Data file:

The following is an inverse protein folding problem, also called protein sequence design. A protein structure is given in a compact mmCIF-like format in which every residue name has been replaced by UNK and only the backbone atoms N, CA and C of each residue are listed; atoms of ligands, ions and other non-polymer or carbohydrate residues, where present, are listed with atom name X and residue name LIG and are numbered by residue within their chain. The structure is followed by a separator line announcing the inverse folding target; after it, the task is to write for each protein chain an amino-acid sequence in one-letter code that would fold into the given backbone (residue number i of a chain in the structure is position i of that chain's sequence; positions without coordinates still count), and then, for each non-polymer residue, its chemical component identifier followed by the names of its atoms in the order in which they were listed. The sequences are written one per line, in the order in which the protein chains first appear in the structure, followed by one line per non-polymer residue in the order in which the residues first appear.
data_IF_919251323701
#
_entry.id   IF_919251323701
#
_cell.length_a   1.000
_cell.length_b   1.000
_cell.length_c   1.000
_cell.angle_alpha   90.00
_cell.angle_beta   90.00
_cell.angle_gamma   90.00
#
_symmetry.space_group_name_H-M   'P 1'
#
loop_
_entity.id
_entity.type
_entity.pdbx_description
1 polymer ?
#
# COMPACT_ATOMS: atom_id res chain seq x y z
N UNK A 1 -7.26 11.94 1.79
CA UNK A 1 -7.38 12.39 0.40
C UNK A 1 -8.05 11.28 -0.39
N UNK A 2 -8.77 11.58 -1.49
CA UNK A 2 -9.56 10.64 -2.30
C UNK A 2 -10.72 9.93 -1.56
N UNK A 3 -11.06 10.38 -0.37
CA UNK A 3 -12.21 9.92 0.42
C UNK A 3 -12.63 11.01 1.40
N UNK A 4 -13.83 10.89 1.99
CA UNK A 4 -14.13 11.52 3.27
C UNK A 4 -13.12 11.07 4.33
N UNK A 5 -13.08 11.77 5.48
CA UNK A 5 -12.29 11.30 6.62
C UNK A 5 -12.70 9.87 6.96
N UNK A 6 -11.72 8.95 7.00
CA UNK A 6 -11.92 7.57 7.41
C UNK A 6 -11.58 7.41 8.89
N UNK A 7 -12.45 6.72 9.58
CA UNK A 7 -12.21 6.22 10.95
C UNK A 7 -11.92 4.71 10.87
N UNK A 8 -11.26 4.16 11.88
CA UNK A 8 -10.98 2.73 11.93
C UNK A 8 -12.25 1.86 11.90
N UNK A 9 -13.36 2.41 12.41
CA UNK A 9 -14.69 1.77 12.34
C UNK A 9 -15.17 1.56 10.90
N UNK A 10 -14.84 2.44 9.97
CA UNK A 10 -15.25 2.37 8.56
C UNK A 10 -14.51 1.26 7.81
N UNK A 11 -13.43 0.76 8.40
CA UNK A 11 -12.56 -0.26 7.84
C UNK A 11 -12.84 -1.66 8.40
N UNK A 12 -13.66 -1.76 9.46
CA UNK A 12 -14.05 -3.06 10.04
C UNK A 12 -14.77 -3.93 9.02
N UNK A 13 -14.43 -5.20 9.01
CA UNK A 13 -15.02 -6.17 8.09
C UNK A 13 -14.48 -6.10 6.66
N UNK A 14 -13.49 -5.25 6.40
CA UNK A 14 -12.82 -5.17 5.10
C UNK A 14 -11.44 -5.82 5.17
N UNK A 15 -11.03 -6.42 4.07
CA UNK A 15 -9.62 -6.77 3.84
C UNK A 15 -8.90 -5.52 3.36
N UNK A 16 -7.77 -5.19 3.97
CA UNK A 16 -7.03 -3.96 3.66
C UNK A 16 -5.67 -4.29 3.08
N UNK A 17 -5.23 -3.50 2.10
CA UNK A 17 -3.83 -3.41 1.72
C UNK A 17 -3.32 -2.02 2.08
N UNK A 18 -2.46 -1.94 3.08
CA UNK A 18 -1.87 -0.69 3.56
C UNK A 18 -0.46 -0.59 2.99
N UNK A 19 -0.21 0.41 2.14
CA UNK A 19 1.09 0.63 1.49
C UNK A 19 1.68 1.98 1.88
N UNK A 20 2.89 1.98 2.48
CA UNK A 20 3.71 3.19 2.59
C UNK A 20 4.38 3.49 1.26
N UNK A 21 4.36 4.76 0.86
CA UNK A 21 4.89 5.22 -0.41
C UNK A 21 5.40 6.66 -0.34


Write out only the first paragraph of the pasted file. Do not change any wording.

The following is an inverse protein folding problem, also called protein sequence design. A protein structure is given in a compact mmCIF-like format in which every residue name has been replaced by UNK and only the backbone atoms N, CA and C of each residue are listed; atoms of ligands, ions and other non-polymer or carbohydrate residues, where present, are listed with atom name X and residue name LIG and are numbered by residue within their chain. The structure is followed by a separator line announcing the inverse folding target; after it, the task is to write for each protein chain an amino-acid sequence in one-letter code that would fold into the given backbone (residue number i of a chain in the structure is position i of that chain's sequence; positions without coordinates still count), and then, for each non-polymer residue, its chemical component identifier followed by the names of its atoms in the order in which they were listed. The sequences are written one per line, in the order in which the protein chains first appear in the structure, followed by one line per non-polymer residue in the order in which the residues first appear.